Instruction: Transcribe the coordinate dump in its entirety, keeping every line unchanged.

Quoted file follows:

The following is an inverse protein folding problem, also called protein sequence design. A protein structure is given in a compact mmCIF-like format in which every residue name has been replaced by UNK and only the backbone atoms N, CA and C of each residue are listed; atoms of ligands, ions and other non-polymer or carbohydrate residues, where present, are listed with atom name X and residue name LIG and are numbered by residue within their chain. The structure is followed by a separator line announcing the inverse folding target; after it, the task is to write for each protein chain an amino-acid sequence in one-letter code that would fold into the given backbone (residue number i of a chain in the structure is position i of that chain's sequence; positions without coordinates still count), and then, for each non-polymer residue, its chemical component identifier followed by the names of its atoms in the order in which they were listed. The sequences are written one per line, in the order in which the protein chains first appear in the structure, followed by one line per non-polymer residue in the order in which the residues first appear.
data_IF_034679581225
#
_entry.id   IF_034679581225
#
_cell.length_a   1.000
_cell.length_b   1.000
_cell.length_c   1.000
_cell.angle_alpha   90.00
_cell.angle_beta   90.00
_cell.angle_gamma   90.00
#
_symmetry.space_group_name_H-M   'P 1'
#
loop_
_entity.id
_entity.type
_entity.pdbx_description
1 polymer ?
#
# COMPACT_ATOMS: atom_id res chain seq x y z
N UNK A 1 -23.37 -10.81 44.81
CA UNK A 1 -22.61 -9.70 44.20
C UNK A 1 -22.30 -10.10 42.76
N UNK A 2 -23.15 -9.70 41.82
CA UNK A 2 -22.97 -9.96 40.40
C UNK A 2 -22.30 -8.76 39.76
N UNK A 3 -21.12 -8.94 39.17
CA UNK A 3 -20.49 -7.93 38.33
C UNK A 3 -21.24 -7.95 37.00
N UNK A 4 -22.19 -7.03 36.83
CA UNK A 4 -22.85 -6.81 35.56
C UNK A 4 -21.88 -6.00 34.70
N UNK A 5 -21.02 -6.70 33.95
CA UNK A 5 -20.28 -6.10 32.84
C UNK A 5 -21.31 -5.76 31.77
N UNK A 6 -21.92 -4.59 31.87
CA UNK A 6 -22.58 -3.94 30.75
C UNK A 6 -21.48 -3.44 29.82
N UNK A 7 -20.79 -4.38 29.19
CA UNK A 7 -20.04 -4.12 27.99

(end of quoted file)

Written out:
The following is an inverse protein folding problem, also called protein sequence design. A protein structure is given in a compact mmCIF-like format in which every residue name has been replaced by UNK and only the backbone atoms N, CA and C of each residue are listed; atoms of ligands, ions and other non-polymer or carbohydrate residues, where present, are listed with atom name X and residue name LIG and are numbered by residue within their chain. The structure is followed by a separator line announcing the inverse folding target; after it, the task is to write for each protein chain an amino-acid sequence in one-letter code that would fold into the given backbone (residue number i of a chain in the structure is position i of that chain's sequence; positions without coordinates still count), and then, for each non-polymer residue, its chemical component identifier followed by the names of its atoms in the order in which they were listed. The sequences are written one per line, in the order in which the protein chains first appear in the structure, followed by one line per non-polymer residue in the order in which the residues first appear.
data_IF_034679581225
#
_entry.id   IF_034679581225
#
_cell.length_a   1.000
_cell.length_b   1.000
_cell.length_c   1.000
_cell.angle_alpha   90.00
_cell.angle_beta   90.00
_cell.angle_gamma   90.00
#
_symmetry.space_group_name_H-M   'P 1'
#
loop_
_entity.id
_entity.type
_entity.pdbx_description
1 polymer ?
#
# COMPACT_ATOMS: atom_id res chain seq x y z
N UNK A 1 -23.37 -10.81 44.81
CA UNK A 1 -22.61 -9.70 44.20
C UNK A 1 -22.30 -10.10 42.76
N UNK A 2 -23.15 -9.70 41.82
CA UNK A 2 -22.97 -9.96 40.40
C UNK A 2 -22.30 -8.76 39.76
N UNK A 3 -21.12 -8.94 39.17
CA UNK A 3 -20.49 -7.93 38.33
C UNK A 3 -21.24 -7.95 37.00
N UNK A 4 -22.19 -7.03 36.83
CA UNK A 4 -22.85 -6.81 35.56
C UNK A 4 -21.88 -6.00 34.70
N UNK A 5 -21.02 -6.70 33.95
CA UNK A 5 -20.28 -6.10 32.84
C UNK A 5 -21.31 -5.76 31.77
N UNK A 6 -21.92 -4.59 31.87
CA UNK A 6 -22.58 -3.94 30.75
C UNK A 6 -21.48 -3.44 29.82
N UNK A 7 -20.79 -4.38 29.19
CA UNK A 7 -20.04 -4.12 27.99